By Matt Hickman
Of all the sports I’ve tried, probably none has been as surprisingly challenging and humbling as Ultimate Frisbee, or as its known simply to its adherents — Ultimate.
On its face, the game looks like a non-contact version of football with the motion of basketball in tight quarters and the abandon of a baseball outfielder chasing a dying fly ball in open space. But even if you have experience throwing and catching a frisbee on the beach or to a dog at a family reunion, you’ve never done it under the pressure of having a defender on you physically, or the intangible pressure of knowing that one drop, one errant throw means a turnover.
And it’s not just the throwing and catching. Knowing where and how to be on offense and defense can be just as maddening.
“The strategy is not intuitive,” said Luc Mehl, who’s been playing Ultimate in Anchorage since he was a student at Steller High School in 1992. “It’s really hard to understand what you’re supposed to do. It looks so freeform until you’ve played a while. There’s that, and of course the catches and throws. There’s a lot of people who can run really well but if you’re going to drop it each time, you’re not going to get it thrown to you often.”
The challenges involved in mastering the basics in Ultimately Frisbee ultimately make it one of the most inclusive and least discriminating sports on the planet. Teams are 7 a side, and in a coed league like the Anchorage Ultimate, which kicked off its 25th season Monday night, the aim is to have 4 women and 3 men. Though matchups are determined according to gender, women seem to be at little-to-no disadvantage.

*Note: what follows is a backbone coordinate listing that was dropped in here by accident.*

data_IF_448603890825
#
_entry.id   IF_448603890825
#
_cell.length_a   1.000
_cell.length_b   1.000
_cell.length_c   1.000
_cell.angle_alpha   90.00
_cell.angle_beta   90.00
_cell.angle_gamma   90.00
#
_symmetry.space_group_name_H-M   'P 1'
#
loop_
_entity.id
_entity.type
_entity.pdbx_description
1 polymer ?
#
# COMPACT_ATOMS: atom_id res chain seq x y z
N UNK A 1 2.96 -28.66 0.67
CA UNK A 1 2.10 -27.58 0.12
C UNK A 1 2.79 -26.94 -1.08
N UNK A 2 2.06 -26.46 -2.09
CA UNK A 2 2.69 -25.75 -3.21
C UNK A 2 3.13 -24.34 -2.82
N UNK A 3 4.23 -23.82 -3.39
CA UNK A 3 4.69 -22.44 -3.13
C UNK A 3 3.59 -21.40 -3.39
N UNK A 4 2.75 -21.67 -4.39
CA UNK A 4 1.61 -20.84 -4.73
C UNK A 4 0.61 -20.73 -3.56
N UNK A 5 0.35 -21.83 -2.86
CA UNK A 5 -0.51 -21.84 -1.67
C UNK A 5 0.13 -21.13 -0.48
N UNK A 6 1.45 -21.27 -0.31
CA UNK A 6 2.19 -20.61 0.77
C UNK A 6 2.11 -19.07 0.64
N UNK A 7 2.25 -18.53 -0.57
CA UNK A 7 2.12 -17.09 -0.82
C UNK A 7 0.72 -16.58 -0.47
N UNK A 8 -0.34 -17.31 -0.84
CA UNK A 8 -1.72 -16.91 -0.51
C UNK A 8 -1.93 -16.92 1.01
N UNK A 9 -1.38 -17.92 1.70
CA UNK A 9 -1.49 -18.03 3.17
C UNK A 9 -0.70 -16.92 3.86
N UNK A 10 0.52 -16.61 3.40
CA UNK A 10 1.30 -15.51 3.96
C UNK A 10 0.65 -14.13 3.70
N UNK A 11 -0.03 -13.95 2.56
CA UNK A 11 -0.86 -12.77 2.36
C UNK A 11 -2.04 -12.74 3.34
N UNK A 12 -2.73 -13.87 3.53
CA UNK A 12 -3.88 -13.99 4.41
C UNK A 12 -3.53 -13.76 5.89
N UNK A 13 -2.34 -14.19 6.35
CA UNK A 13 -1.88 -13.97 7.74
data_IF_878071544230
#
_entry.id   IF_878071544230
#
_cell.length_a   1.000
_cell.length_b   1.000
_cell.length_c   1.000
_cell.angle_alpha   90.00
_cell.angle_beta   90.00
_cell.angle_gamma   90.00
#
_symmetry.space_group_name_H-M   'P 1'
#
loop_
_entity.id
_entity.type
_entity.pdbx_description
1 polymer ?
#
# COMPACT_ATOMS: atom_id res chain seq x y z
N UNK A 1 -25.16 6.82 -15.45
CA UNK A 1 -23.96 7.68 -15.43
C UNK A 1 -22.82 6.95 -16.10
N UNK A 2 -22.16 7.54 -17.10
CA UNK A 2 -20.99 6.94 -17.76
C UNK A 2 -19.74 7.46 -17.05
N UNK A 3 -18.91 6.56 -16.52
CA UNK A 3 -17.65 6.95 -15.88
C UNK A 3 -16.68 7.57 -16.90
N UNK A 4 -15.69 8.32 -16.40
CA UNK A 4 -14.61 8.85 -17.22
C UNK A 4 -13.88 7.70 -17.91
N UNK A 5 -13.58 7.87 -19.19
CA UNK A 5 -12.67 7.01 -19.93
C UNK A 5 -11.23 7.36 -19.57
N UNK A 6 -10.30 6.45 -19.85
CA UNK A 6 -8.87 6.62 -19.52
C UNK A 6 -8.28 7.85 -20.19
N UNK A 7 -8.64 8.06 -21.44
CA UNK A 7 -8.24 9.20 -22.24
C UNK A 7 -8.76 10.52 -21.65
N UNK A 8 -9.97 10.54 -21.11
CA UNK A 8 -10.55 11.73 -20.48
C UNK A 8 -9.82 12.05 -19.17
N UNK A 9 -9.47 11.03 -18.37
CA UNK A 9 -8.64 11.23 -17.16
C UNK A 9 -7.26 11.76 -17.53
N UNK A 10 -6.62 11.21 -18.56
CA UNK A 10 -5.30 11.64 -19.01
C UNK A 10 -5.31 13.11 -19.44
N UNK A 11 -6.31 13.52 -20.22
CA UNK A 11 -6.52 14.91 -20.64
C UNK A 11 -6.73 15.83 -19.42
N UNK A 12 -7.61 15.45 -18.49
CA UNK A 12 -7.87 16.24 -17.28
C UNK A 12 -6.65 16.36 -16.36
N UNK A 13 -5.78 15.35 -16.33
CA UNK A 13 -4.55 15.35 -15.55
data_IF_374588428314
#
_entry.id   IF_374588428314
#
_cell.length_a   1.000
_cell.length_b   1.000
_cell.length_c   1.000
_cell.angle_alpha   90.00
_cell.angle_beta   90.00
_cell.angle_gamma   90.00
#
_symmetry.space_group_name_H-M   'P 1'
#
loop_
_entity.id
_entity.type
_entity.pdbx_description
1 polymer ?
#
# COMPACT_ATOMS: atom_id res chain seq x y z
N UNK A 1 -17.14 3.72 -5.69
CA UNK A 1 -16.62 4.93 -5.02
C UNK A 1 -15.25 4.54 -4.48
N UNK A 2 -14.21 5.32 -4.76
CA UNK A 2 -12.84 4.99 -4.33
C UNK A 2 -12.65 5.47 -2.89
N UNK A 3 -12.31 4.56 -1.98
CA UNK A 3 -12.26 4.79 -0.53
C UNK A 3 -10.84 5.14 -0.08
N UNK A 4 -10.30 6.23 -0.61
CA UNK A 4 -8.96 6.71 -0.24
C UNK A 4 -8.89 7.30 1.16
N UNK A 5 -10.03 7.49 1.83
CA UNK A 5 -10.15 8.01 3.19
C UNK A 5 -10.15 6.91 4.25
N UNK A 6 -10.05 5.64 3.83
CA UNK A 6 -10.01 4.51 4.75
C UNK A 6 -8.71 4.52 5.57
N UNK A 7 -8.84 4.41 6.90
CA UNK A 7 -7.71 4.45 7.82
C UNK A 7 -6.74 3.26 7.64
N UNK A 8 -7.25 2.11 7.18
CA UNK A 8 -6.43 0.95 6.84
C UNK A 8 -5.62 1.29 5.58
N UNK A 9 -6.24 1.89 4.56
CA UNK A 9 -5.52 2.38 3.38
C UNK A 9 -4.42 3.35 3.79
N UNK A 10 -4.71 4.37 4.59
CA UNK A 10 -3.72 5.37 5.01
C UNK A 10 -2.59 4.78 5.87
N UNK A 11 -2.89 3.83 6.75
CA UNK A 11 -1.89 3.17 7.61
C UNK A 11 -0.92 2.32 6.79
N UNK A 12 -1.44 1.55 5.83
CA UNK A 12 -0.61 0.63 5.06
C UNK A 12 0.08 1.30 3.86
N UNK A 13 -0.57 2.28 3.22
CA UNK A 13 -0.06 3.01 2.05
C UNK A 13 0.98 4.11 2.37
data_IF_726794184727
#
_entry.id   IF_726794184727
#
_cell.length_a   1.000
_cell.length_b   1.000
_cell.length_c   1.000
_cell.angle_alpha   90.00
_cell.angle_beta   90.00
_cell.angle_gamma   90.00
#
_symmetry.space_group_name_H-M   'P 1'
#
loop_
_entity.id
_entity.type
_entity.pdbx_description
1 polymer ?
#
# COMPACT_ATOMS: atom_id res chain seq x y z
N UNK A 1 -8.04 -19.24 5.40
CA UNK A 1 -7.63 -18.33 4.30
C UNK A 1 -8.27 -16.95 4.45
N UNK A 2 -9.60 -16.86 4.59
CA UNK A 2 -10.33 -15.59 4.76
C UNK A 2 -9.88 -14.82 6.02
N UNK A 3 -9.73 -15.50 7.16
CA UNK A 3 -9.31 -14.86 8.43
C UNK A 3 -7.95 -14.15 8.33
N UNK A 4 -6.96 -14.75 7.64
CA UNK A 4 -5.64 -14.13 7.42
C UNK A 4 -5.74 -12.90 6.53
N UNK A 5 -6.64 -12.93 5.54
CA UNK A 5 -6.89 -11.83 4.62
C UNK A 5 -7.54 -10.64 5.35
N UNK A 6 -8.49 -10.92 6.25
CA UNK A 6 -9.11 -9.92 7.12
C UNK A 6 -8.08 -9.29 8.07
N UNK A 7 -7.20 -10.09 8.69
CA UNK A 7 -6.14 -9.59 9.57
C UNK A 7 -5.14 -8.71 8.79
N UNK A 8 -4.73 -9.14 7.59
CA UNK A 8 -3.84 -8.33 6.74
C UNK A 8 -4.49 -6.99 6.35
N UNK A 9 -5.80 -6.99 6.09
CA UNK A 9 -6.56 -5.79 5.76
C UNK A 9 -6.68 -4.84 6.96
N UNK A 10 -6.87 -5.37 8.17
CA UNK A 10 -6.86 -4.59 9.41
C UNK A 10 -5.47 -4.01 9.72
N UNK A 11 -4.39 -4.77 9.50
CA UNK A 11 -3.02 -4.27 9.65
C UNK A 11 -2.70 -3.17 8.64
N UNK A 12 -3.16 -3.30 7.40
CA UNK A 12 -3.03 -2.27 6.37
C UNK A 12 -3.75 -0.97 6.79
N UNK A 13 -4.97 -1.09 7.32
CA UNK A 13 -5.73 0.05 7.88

“Most people come to it now in college, but when I went to college, most had never played at all,” said Anchorage Ultimate Team Yellow member Hannah Griego, who captained Stanford University to back-to-back national championships in 2005-06 after running track for the Cardinal as an undergrad. “Now you have some who’ve played in high school and middle school, so they come to college with experience. Most of us learned the game as we went, but at Stanford they had a really incredible program and I was just fortunate to learn a lot from a lot of amazing women.”
Rob Bochenek ran track in his college days at the University of Michigan in the early 1990s and when his days of Division I glory were done, he discovered Ultimate Frisbee to keep his competitive fires burning. A top player for the last 24 years, and the last 15 in the Anchorage league, Bochenek was back in action for the first time in a year after tearing his Achilles’ at the Sombrero Tournament in Fairbanks last summer.
“If you were to wear a FitBit, you’d be covering about a 5k during a game, but you’re doing that 5k in sprints — moving, changing direction,” Bochenek said of the sport’s cardiovascular demands. “The coolest thing about it is that even at the highest level it’s still self-officiating; even at the world championships you’re calling it yourself, so you have to be a certain type of athlete to control that.”